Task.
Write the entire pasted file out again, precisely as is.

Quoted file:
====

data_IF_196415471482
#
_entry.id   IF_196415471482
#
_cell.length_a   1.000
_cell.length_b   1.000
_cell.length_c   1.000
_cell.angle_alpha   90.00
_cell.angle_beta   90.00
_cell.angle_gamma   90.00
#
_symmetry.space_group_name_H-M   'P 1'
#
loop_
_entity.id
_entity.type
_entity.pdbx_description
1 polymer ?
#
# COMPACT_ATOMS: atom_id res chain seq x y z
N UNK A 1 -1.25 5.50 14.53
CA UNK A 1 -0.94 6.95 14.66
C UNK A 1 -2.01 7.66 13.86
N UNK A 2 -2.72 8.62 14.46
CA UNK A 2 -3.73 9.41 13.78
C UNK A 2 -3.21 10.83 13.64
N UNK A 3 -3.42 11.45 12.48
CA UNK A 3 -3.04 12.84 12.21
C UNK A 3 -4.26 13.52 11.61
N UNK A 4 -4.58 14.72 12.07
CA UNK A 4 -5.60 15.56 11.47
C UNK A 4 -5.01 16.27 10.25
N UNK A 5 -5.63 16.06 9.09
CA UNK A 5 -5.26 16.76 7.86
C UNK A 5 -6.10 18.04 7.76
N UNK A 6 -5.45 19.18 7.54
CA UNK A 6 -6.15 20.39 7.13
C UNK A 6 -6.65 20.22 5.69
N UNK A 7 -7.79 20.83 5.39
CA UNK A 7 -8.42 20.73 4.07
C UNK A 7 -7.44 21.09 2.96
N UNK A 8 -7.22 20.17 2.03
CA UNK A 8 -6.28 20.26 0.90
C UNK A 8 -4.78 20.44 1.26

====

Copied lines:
data_IF_196415471482
#
_entry.id   IF_196415471482
#
_cell.length_a   1.000
_cell.length_b   1.000
_cell.length_c   1.000
_cell.angle_alpha   90.00
_cell.angle_beta   90.00
_cell.angle_gamma   90.00
#
_symmetry.space_group_name_H-M   'P 1'
#
loop_
_entity.id
_entity.type
_entity.pdbx_description
1 polymer ?
#
# COMPACT_ATOMS: atom_id res chain seq x y z
N UNK A 1 -1.25 5.50 14.53
CA UNK A 1 -0.94 6.95 14.66
C UNK A 1 -2.01 7.66 13.86
N UNK A 2 -2.72 8.62 14.46
CA UNK A 2 -3.73 9.41 13.78
C UNK A 2 -3.21 10.83 13.64
N UNK A 3 -3.42 11.45 12.48
CA UNK A 3 -3.04 12.84 12.21
C UNK A 3 -4.26 13.52 11.61
N UNK A 4 -4.58 14.72 12.07
CA UNK A 4 -5.60 15.56 11.47
C UNK A 4 -5.01 16.27 10.25
N UNK A 5 -5.63 16.06 9.09
CA UNK A 5 -5.26 16.76 7.86
C UNK A 5 -6.10 18.04 7.76
N UNK A 6 -5.45 19.18 7.54
CA UNK A 6 -6.15 20.39 7.13
C UNK A 6 -6.65 20.22 5.69
N UNK A 7 -7.79 20.83 5.39
CA UNK A 7 -8.42 20.73 4.07
C UNK A 7 -7.44 21.09 2.96
N UNK A 8 -7.22 20.17 2.03
CA UNK A 8 -6.28 20.26 0.90
C UNK A 8 -4.78 20.44 1.26